The dragons voice, p.1
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       The Dragon's Voice, p.1

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The Dragon's Voice

  Dr Bunty Avieson is a journalist, author and academic. She has published three novels, a novella and a travel memoir. Her books have been translated into Japanese, German and Thai, and she is the winner of two Ned Kelly Awards for crime writing. She worked for 20 years as a journalist and feature writer on newspapers and magazines in Australia, Great Britain and Asia. In the 1990s she was editor of Woman’s Day and editorial director of New Idea. She is currently a lecturer in the Department of Media and Communications at the University of Sydney.

  Also by Bunty Avieson


  Once You Know

  The Wrong Door

  The Affair

  Apartment 255


  A Baby in a Backpack to Bhutan


  Prologue Crowning a King

  1 A Truly Bhutanese Newspaper

  2 Excellent Abundance

  3 Braying Donkeys

  4 Night-hunting

  5 Tashi Pelkhil

  6 The Biggest Story Not Reported

  7 The Light on the Hill

  8 Happy, Happy, Happy

  9 Australian Connections

  10 Who’s Reading?

  11 Bhutanese Faces

  12 The Myth of Shangri-La

  13 Work Habits

  14 A Victory for the Media

  15 Wooden Phalluses and Crooked Vaginas

  16 New Ideas

  17 Dolma’s Story

  18 Two Remarkable Women

  19 Forbidden Topics

  20 Brand Bhutan

  21 The Outside World

  22 Floods of Change

  23 Getting Along with Elephants

  Epilogue A Nation with Many Voices



  Just as Alice, when she first walked through the looking glass, found herself in a new and whimsical world, so we found ourselves as though caught up on some magic time machine, fitted fantastically with a reverse.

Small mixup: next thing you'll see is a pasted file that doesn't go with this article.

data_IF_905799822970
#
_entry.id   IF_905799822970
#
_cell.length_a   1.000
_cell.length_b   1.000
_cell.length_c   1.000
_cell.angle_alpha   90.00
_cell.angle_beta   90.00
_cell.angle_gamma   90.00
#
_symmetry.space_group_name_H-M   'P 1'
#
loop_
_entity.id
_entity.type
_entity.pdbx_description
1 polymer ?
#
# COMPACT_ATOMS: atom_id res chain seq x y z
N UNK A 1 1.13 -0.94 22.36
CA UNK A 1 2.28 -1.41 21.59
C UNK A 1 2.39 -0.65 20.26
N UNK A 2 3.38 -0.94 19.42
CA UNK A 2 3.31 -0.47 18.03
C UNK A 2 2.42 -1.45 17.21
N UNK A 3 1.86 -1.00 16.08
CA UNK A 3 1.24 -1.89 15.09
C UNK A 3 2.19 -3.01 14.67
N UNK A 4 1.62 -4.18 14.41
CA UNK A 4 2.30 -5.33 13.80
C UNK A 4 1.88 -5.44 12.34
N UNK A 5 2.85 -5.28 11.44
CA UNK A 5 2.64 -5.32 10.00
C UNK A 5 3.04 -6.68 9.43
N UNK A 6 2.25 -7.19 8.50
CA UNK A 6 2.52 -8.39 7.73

Lord Ronaldshay, Governor of Bengal, upon reaching Bhutan in 1921

  The media are not just watchdogs of society, they are changing society itself. Media are constructing new realities and values.

  Siok Sian Pek-Dorji, Media Impact Study 2008


  Crowning a King

  Bhutan’s Dragon King takes the Raven Crown, a bird’s head decorated with skulls, and holds it steady above his smoothly handsome 28-year-old son. It is a few seconds short of 8.31 am, on 6 November 2008, the eighth day of the ninth month of the Earth Male Rat Year, deemed by royal soothsayers to be highly auspicious. The air swirls about them, dense with incense. Bearing witness inside the small 13th-century chamber are 70 VVIPs (Very Very Important Persons) and members of Bhutan’s extended royal family.

  On the roof above, boy monks blow antique horns in a cacophony that bounces around the stone walls and soars over the country’s capital, Thimphu.

  Across the kingdom of 630,000 people, villagers crowd into homes lucky enough to have one of the country’s 47,000 television sets, while some yak herders, high in rocky crags, listen to the radio commentary streaming live through their mobile phones. Introduced just four years ago, the mobile phone became an instant success, and now more than 250,000 Bhutanese own one – more than a third of the population. This ancient mystical ceremony is the country’s first modern media event, and the latest technologies are taking it live to the most remote corners of the kingdom.

  To the people of Bhutan, the coronation of this new young King marks the end of life as they have known it. In the past year, King Jigme Singye Wangchuck, known affectionately as the Fourth King, handed much of his power over to the first democratically elected government, and created the country’s first constitution. Placing the crown on his son’s head is his last, final duty.